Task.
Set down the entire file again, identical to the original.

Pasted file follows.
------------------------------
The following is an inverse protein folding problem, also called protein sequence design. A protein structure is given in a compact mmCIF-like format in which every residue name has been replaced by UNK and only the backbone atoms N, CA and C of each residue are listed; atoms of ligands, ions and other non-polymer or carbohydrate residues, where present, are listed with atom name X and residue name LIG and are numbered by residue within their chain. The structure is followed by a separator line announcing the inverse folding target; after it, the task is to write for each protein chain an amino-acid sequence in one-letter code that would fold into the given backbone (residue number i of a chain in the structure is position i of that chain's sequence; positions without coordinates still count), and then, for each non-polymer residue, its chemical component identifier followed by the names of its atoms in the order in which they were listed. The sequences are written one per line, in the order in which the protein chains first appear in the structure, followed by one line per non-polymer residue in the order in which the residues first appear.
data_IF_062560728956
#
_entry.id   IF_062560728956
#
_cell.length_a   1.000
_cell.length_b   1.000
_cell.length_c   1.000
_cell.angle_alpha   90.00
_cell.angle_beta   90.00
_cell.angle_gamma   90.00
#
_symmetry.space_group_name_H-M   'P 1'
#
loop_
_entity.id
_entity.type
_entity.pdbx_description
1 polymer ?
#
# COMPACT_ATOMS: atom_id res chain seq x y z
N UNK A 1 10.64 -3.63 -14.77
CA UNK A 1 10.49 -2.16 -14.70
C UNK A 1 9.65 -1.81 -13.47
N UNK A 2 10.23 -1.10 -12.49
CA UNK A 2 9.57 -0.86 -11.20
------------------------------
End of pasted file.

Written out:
The following is an inverse protein folding problem, also called protein sequence design. A protein structure is given in a compact mmCIF-like format in which every residue name has been replaced by UNK and only the backbone atoms N, CA and C of each residue are listed; atoms of ligands, ions and other non-polymer or carbohydrate residues, where present, are listed with atom name X and residue name LIG and are numbered by residue within their chain. The structure is followed by a separator line announcing the inverse folding target; after it, the task is to write for each protein chain an amino-acid sequence in one-letter code that would fold into the given backbone (residue number i of a chain in the structure is position i of that chain's sequence; positions without coordinates still count), and then, for each non-polymer residue, its chemical component identifier followed by the names of its atoms in the order in which they were listed. The sequences are written one per line, in the order in which the protein chains first appear in the structure, followed by one line per non-polymer residue in the order in which the residues first appear.
data_IF_062560728956
#
_entry.id   IF_062560728956
#
_cell.length_a   1.000
_cell.length_b   1.000
_cell.length_c   1.000
_cell.angle_alpha   90.00
_cell.angle_beta   90.00
_cell.angle_gamma   90.00
#
_symmetry.space_group_name_H-M   'P 1'
#
loop_
_entity.id
_entity.type
_entity.pdbx_description
1 polymer ?
#
# COMPACT_ATOMS: atom_id res chain seq x y z
N UNK A 1 10.64 -3.63 -14.77
CA UNK A 1 10.49 -2.16 -14.70
C UNK A 1 9.65 -1.81 -13.47
N UNK A 2 10.23 -1.10 -12.49
CA UNK A 2 9.57 -0.86 -11.20